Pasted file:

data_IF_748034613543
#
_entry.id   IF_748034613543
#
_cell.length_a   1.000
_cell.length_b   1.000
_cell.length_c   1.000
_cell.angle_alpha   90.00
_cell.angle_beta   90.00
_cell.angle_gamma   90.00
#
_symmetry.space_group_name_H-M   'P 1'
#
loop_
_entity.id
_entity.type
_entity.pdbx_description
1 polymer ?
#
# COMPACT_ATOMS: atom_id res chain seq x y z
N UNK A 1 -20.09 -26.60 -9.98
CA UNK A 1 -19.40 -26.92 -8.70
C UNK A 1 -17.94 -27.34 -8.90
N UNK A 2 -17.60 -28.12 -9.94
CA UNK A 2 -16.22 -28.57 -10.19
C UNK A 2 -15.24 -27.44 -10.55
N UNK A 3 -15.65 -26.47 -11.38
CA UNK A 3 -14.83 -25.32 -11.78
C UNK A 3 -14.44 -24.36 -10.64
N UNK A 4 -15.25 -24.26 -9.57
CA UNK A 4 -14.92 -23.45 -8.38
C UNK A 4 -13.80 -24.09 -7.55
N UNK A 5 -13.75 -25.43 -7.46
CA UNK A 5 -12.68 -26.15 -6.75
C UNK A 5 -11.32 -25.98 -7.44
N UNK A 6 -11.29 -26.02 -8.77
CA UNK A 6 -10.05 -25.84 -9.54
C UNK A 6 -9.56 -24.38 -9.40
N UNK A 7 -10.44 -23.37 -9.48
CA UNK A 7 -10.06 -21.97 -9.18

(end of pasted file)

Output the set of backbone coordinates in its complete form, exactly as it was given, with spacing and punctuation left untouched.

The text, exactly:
data_IF_748034613543
#
_entry.id   IF_748034613543
#
_cell.length_a   1.000
_cell.length_b   1.000
_cell.length_c   1.000
_cell.angle_alpha   90.00
_cell.angle_beta   90.00
_cell.angle_gamma   90.00
#
_symmetry.space_group_name_H-M   'P 1'
#
loop_
_entity.id
_entity.type
_entity.pdbx_description
1 polymer ?
#
# COMPACT_ATOMS: atom_id res chain seq x y z
N UNK A 1 -20.09 -26.60 -9.98
CA UNK A 1 -19.40 -26.92 -8.70
C UNK A 1 -17.94 -27.34 -8.90
N UNK A 2 -17.60 -28.12 -9.94
CA UNK A 2 -16.22 -28.57 -10.19
C UNK A 2 -15.24 -27.44 -10.55
N UNK A 3 -15.65 -26.47 -11.38
CA UNK A 3 -14.83 -25.32 -11.78
C UNK A 3 -14.44 -24.36 -10.64
N UNK A 4 -15.25 -24.26 -9.57
CA UNK A 4 -14.92 -23.45 -8.38
C UNK A 4 -13.80 -24.09 -7.55
N UNK A 5 -13.75 -25.43 -7.46
CA UNK A 5 -12.68 -26.15 -6.75
C UNK A 5 -11.32 -25.98 -7.44
N UNK A 6 -11.29 -26.02 -8.77
CA UNK A 6 -10.05 -25.84 -9.54
C UNK A 6 -9.56 -24.38 -9.40
N UNK A 7 -10.44 -23.37 -9.48
CA UNK A 7 -10.06 -21.97 -9.18